Optical Networks - _11_1 Network Architecture Overview_126

Optical Networks - _11_1 Network Architecture Overview_126...

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11.1 Network Architecture Overview 631 of the two most promising access architectures—the hybrid fiber coax (HFC) network and the fiber to the curb (FTTC) approach and its variants. 11.1 Network Architecture Overview In broad terms, an access network consists of a hub, remote nodes (RNs), and network interface units (NIUs), as shown in Figure 11.1. In the case of a telephone company, the hub is a central office (also called a local exchange in many parts of the world), and in the case of a cable company, it is called a head end . Each hub serves several homes or businesses via the NIUs. An NIU either may be located in a subscriber location or may itself serve several subscribers. The hub itself may be part of a larger network, but for our purposes, we can think of the hub as being the source of data to the NIUs and the sink of data from the NIUs. In many cases, rather than running cables from the hub to each individual NIU, another hierarchical level is introduced between the hub and the NIUs. Each hub may be connected to several RNs deployed in the field, with each RN in turn serving a separate set of NIUs. The network between the hub and the RN is called the feeder network, and the network between the RN and the NIUs is called the distribution network. We saw that services could be either broadcast or switched. In the same way, the distribution network could also be either broadcast or switched. Note that in the context of services, we are using the terms broadcast and switched to denote whether or not all users get the same information. In the context of the network, we are referring to the network topology. Different combinations of services and network topologies are possible—a broadcast service may be supported by a broadcast or a switched network, and a switched service may be supported by a broadcast or a switched network. In a broadcast network, an RN broadcasts the data it receives from the feeder network to all its NIUs. In a switched network, the RN processes the data coming in and sends possibly separate data streams to different NIUs. The telephone network that we will study later is a switched network, whereas the cable television network is a broadcast network. Broadcast networks may be cheaper than switched networks, are well suited for delivering broadcast services, and have the advantage that all the NIUs are identical, making them easier to deploy. (In some switched networks that we will study, different NIUs use different wavelengths, which makes it more complicated to manage and track the inventory of NIUs in the network.) Switched networks, as their name suggests, are well suited for delivering switched services and provide more security. For example, it is not possible for one subscriber to tap into another subscriber’s data, and it is more difficult for one subscriber to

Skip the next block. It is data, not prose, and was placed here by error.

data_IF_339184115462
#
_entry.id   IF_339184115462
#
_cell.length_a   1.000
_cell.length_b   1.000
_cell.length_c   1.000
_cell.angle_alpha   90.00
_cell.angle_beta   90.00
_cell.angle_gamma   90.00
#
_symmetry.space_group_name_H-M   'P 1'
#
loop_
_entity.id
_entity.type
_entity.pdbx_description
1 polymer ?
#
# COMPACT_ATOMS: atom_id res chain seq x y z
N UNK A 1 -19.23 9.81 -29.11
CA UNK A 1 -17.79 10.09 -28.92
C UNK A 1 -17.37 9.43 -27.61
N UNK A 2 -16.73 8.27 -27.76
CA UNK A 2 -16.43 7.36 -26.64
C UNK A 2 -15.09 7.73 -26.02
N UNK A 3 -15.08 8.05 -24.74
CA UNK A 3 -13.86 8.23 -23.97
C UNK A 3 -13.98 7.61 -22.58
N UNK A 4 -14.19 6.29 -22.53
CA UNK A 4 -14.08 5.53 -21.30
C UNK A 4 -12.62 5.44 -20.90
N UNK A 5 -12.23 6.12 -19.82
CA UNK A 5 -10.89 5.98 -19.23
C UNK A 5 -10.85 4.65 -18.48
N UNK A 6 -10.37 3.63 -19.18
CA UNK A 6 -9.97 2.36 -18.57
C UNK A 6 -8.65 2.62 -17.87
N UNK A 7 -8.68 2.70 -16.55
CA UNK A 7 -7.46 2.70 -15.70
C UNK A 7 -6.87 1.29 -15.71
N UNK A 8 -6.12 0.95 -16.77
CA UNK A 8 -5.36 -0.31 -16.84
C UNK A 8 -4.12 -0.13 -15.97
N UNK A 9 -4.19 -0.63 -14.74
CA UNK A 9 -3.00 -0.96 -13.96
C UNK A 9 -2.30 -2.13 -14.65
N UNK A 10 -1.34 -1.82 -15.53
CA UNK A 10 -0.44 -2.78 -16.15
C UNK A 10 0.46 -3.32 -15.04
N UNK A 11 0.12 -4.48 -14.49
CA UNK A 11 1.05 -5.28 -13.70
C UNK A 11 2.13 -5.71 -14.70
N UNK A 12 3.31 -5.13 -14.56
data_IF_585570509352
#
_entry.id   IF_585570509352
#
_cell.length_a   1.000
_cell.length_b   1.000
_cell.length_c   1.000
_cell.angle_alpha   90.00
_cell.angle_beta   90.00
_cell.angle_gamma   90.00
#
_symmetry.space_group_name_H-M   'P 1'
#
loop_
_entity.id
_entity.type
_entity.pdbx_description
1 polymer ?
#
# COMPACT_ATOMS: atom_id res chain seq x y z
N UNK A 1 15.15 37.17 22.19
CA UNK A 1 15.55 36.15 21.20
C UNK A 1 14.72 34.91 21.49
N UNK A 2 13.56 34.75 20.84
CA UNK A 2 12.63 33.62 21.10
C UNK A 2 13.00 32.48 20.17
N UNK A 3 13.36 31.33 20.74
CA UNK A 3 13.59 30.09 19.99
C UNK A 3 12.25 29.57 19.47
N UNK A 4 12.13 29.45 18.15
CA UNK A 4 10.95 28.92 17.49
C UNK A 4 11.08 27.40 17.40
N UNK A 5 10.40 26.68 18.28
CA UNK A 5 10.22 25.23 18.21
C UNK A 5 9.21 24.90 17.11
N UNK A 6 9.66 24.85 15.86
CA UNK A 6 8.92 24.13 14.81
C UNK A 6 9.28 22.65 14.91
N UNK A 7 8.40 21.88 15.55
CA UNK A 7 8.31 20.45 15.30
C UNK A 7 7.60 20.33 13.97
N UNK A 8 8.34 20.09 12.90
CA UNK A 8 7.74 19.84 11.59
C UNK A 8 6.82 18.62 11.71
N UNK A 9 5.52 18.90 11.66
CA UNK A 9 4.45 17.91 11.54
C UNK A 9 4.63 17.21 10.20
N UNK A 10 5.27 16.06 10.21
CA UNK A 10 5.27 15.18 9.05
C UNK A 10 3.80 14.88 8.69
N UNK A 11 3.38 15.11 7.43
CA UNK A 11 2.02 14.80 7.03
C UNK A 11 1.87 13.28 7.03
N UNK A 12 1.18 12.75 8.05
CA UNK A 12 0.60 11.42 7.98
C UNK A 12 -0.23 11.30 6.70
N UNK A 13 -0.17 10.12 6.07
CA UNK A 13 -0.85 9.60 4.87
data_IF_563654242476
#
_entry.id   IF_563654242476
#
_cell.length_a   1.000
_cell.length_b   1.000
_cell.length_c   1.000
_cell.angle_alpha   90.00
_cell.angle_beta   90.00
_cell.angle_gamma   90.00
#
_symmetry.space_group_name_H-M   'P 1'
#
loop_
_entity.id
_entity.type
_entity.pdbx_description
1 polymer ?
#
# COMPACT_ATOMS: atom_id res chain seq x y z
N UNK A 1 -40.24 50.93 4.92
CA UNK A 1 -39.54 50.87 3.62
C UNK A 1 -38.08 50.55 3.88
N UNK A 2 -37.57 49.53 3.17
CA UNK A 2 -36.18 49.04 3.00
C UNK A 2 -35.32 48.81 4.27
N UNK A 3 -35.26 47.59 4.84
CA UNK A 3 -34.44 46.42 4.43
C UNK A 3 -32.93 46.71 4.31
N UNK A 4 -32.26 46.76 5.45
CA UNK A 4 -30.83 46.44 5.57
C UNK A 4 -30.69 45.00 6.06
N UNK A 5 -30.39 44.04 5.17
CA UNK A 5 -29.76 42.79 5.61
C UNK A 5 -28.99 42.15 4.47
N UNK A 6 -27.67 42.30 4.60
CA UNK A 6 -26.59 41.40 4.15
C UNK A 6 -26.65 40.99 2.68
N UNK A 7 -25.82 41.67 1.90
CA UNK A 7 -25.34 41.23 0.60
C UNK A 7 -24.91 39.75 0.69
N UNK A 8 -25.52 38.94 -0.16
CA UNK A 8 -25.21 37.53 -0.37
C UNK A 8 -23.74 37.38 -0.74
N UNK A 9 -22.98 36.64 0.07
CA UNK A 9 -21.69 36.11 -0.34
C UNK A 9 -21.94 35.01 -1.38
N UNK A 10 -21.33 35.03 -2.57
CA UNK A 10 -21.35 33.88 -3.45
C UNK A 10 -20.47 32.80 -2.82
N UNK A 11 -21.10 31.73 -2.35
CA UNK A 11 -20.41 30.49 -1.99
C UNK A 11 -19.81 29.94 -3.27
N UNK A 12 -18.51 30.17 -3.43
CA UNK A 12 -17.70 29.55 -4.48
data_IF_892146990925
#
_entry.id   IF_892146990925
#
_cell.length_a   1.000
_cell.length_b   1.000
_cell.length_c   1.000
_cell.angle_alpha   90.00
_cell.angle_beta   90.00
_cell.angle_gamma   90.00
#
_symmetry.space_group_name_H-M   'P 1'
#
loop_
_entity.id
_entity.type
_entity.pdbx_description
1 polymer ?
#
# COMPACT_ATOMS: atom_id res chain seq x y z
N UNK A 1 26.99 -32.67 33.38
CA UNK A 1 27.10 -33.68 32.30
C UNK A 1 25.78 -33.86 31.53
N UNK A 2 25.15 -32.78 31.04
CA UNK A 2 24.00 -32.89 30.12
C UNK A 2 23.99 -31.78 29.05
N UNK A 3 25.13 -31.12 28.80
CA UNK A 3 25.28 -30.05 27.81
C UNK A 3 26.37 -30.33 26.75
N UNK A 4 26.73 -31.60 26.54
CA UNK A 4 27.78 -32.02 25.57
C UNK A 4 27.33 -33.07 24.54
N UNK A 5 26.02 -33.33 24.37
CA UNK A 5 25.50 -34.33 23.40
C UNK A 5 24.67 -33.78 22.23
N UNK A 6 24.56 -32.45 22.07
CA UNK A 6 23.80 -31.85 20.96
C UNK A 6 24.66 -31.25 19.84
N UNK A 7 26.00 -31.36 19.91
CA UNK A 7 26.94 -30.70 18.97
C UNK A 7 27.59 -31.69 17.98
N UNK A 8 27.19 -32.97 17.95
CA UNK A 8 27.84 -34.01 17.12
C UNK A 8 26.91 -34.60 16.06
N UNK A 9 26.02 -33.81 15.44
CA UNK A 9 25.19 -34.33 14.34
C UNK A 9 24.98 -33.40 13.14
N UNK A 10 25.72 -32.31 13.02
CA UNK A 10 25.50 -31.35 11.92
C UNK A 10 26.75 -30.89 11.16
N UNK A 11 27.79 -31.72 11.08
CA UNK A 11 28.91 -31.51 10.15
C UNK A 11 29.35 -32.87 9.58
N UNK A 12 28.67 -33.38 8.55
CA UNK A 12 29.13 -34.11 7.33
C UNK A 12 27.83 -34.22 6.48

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Optical Networks - _11_1 Network Architecture Overview_126...

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